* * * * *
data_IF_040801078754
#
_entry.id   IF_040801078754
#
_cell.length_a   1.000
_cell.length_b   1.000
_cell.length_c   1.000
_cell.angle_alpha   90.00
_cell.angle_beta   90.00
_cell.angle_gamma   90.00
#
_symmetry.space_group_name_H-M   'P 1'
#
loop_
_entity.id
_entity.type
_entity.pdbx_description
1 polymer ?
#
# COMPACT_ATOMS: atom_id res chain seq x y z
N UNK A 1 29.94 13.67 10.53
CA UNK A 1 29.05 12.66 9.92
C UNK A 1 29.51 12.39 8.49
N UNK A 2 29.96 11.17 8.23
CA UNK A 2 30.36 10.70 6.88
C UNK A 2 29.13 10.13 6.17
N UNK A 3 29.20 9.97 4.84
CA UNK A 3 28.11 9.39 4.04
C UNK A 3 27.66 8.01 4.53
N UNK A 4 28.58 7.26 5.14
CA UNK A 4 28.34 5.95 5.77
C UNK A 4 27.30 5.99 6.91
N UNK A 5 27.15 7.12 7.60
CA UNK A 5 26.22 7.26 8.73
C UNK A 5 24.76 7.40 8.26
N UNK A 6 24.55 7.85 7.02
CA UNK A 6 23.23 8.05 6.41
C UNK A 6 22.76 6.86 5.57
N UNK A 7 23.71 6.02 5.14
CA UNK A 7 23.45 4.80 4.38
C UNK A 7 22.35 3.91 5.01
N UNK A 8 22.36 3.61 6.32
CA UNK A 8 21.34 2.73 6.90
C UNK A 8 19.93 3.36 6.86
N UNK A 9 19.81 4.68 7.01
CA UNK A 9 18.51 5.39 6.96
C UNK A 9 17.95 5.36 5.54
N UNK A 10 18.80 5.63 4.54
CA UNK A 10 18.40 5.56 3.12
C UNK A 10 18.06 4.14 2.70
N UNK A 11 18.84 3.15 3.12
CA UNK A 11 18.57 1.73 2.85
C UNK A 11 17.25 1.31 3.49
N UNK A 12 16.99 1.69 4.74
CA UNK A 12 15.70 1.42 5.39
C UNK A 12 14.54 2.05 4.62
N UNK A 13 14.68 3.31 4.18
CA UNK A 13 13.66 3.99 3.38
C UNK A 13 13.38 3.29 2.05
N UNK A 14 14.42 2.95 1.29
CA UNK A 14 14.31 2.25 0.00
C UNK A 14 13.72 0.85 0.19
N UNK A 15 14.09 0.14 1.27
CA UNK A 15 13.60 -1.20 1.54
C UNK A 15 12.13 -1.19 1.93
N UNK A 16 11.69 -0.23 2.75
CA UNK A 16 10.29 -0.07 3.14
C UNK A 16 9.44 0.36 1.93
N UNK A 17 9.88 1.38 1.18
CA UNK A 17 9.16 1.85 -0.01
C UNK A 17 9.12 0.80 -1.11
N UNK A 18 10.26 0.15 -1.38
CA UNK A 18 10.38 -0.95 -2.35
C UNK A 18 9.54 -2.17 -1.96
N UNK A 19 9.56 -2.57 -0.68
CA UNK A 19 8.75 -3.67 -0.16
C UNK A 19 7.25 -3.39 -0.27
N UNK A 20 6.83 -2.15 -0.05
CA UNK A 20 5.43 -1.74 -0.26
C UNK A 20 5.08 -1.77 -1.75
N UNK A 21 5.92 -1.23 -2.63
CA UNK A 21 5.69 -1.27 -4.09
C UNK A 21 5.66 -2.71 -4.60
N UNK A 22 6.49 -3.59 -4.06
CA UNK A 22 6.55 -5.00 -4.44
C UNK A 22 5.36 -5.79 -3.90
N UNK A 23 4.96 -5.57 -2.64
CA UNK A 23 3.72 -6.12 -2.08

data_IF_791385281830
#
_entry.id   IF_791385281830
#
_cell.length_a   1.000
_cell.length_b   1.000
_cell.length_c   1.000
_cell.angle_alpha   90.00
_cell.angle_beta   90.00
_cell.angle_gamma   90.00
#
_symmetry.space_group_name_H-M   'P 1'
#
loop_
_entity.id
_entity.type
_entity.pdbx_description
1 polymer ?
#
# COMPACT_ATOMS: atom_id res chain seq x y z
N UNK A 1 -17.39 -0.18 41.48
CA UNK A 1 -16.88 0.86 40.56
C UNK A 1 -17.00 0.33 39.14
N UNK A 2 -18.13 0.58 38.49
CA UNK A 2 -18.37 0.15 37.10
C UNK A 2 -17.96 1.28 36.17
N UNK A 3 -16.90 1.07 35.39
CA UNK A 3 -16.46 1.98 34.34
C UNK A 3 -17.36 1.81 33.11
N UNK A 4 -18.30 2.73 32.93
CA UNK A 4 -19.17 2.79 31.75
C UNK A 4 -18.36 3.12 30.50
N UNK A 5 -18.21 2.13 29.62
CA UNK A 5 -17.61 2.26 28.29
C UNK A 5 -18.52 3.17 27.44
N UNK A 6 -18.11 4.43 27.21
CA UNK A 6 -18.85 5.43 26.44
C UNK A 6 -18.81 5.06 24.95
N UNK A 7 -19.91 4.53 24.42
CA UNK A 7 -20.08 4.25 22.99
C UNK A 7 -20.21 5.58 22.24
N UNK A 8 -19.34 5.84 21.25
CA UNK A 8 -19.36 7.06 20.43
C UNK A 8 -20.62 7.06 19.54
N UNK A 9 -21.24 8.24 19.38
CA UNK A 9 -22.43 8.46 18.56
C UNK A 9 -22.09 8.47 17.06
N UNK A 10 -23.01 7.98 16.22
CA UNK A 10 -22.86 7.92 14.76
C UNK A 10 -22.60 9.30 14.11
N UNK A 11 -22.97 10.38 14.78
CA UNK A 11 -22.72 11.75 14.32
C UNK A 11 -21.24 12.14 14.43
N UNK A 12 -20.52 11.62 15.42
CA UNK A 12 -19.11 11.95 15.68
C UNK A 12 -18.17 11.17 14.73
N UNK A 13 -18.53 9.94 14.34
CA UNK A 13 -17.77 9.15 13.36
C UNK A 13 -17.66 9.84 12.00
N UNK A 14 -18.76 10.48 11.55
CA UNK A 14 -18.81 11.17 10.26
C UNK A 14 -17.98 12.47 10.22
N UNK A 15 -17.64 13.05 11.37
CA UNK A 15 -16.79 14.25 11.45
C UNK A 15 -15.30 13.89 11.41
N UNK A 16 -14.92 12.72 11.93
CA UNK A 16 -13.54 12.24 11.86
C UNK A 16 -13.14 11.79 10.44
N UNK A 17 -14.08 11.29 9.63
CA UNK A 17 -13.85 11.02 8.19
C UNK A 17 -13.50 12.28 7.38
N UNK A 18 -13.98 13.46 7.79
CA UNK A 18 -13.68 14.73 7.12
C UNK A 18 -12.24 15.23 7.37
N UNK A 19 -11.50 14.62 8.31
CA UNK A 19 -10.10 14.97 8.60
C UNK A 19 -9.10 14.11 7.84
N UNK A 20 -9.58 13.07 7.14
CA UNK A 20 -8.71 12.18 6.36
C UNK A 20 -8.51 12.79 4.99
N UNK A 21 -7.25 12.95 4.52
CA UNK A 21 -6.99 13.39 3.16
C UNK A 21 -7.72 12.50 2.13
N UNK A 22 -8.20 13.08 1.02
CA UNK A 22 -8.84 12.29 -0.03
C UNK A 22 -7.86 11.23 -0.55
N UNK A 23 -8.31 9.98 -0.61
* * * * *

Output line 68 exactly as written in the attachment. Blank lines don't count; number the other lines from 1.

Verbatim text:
C UNK A 16 9.44 0.36 1.93